I want to make a simple polarity reversing switch but I hadn't a switch with 6 legs like this one at Instructables. I had a lot of resistors and a small DC motor. Finally I used 2 pieces of 62R resistors and a switch. This is how it works


Step 1: How Does It Work?

I used two resistors with 62R. I connect each pole of the motor to +5V through a resistor. My first experiment with GND on right side of the circuit results the motor turns right.
During the second step the motor turns left.
So if I insert a switch I can turn the motor to rotate right or left.

Step 2: Some Calculations ...

I want to understand what happens so I started to calculate the paralell resistors value. You may find here a paralell resistor value calculator.

I tried with resistors 3R - 10R - 33R - 62R. They all worked but resistors lower than < 62R were warmed.
With 100R resistor it doesn't work.

The R3  resistance of the motor is 12R. So total I had 12R (motor) + 62R resistor = 74R.
Rtotal = (R2 + R3) * R1 / (R2 + R3) + R1 = (62 + 12)*62 / (62 + 12)+62 = 33.7

Step 3: The Polarity Switch

I measured the total resistance and there is some difference between theoretical and practical result (33R and 37R). But all in all the switch works and I made my XANAX.

Don't you know what xanax is?
It is a sleeping pill "developed" by the old man from Emir Kusturica's movie Promise Me This. Here is a sample on youtube.

You referenced one of my Ibles :) I'm kinda flattered! <br> <br>I have to hand it to you that I have never seen this done, and I am impressed with it, even if there IS power loss to the motor and power drain straight to ground, but you ALSO get something else, automatically, that could be useful and in the right application, possibly a pro to outweigh other cons: Resistive Braking. With the series of resistors from pole to pole on the motor, your motor stops very quickly, as shown in the vids. This is the same braking technology as is used on virtually all modern locomotives. <br> <br>Ikssk asked about using diodes, and Lemonie gave a clear and concise answer .. No. But ..... why not? Oh ... wait ... I just answered my own question while typing it . There would be no way to orient them for both states without switching their orientation when the state changes .... <br> <br>&quot;DC&quot;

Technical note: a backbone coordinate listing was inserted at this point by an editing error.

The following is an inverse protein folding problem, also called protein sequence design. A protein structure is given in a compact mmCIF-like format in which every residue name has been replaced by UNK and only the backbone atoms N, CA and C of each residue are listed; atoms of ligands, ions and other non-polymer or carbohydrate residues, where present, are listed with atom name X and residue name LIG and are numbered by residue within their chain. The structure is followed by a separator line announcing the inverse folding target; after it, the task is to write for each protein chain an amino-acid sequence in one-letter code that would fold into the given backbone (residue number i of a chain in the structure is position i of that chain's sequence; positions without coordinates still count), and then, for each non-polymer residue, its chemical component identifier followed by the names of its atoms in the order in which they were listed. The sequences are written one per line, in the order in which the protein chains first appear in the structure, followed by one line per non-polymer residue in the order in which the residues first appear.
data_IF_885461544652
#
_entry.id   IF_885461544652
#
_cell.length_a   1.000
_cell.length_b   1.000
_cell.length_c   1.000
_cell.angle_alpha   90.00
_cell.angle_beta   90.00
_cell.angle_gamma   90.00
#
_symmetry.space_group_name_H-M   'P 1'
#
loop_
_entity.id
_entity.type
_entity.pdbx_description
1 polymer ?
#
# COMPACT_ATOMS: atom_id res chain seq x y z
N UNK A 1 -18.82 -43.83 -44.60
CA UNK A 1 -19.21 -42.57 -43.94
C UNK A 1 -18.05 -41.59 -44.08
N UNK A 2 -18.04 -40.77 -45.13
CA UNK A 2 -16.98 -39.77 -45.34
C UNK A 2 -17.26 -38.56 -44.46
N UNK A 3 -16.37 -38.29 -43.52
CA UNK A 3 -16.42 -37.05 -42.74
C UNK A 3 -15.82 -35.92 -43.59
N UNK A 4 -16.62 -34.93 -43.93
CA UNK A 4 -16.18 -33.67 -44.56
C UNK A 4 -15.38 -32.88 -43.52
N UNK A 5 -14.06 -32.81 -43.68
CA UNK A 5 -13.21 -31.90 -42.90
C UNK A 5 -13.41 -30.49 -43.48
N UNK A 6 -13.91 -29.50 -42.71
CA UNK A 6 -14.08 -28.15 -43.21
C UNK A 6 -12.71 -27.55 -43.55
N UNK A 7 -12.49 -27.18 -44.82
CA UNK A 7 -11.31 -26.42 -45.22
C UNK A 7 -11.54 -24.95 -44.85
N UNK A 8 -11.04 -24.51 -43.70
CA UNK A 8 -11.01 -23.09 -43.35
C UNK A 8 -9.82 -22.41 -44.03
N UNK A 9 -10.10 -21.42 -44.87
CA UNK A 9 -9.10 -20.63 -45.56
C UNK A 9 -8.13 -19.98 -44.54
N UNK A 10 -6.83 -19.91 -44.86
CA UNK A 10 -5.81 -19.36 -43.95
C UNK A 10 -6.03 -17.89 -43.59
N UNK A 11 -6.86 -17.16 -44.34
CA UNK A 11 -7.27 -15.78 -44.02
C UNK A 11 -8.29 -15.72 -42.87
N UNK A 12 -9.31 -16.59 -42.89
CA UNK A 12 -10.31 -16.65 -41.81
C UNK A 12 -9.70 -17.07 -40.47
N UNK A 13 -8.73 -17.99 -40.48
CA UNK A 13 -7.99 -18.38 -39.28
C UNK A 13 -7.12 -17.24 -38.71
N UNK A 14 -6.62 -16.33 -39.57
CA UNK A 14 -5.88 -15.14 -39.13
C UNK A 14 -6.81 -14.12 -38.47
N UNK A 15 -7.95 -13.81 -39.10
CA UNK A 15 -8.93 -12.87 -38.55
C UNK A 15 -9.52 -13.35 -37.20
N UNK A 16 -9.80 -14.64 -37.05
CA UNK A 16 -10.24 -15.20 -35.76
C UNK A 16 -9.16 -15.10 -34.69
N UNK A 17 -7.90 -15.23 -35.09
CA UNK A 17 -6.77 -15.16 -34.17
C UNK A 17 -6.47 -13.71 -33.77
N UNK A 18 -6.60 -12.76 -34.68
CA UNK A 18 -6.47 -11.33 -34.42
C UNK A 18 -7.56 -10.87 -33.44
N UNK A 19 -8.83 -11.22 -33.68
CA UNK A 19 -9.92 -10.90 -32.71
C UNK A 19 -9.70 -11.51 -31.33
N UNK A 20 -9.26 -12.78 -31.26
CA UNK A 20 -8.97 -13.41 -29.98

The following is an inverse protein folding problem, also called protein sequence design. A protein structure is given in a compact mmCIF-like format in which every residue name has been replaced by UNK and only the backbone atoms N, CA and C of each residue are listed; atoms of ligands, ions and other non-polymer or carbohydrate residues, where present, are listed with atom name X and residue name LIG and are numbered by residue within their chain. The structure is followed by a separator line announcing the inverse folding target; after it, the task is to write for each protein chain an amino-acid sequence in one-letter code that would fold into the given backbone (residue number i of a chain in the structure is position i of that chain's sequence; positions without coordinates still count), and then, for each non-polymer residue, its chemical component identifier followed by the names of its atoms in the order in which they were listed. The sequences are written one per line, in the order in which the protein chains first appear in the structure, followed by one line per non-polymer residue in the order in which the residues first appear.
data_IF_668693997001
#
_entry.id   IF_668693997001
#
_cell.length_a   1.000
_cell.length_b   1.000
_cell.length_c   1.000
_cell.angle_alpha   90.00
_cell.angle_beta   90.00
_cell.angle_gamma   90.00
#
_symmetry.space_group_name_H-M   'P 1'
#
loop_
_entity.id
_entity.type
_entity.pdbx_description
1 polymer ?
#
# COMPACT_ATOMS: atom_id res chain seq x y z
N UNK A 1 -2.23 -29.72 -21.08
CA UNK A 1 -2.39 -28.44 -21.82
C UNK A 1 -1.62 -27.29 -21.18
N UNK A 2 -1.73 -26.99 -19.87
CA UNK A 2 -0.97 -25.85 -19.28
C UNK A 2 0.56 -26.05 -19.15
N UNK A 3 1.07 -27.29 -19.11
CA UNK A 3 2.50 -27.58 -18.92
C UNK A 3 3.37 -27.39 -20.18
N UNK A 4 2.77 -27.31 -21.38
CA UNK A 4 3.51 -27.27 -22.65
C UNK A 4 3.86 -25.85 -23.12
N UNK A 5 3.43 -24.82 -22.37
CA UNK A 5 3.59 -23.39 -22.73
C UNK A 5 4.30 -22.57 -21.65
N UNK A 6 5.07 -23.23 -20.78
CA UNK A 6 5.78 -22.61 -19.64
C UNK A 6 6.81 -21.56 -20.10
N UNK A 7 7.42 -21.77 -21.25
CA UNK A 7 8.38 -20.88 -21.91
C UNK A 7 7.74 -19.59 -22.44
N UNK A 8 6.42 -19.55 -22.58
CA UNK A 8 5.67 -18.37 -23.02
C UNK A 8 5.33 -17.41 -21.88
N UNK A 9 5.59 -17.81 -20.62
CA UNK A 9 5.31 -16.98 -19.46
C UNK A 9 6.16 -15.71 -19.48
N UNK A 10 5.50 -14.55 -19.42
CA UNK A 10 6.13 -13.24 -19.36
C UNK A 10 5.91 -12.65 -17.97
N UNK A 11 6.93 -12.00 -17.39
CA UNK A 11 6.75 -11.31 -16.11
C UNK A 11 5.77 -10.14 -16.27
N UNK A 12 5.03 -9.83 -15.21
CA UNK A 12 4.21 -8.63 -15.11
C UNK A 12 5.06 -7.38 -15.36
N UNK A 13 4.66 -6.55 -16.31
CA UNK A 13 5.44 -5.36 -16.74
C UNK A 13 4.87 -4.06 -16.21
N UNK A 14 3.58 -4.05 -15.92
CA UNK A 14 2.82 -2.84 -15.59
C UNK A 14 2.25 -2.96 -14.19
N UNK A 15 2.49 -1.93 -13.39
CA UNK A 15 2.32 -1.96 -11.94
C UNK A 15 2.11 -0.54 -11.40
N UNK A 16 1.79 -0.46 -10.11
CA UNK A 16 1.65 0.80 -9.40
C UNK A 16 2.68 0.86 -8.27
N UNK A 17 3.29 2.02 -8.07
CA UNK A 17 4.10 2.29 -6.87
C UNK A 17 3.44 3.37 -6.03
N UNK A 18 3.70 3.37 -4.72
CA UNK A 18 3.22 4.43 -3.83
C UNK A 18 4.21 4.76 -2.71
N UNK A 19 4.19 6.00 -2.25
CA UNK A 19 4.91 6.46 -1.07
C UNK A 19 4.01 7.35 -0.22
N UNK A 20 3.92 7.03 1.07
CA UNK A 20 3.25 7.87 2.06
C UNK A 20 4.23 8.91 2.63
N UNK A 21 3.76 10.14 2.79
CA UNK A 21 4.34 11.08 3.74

What is the specs of the motor you used? <br>How much power did you input
Hi dac_cast ! <br>I used 5V and a cheap DC motor disassembled from a toy or a CD drive or printer. :-) <br>A photo from my motors used in this experiment.
I would suggest a double through double pull switch.
Great concept, but can you use diodes instead of resistors?
<br> No.<br> <br> L<br>
But you can use transistors !<br><br>I used this concept for DC motors on a three rail model railroad for many years.
I'd rather use 4 transistors or mosfets to avoid limiting current going through motor, and overheating resistors. And in your method power splits to the motor and some of it goes straight from + to minus through seconr resistor. But if you don't care about it, it's very good idea because it's a lot cheaper than transistors :)
<br> For a way of avoiding the better solution of a switch, this is interesting.<br> <br> L<br>

About This Instructable




Bio: Texas Instruments; Launchpads; Arduino; Electronics; Climbing
More by bkb2:Programming MSP430-F2012 uC with Launchpad SBW Polarity reversing switch experiment Thank You Instructables! 
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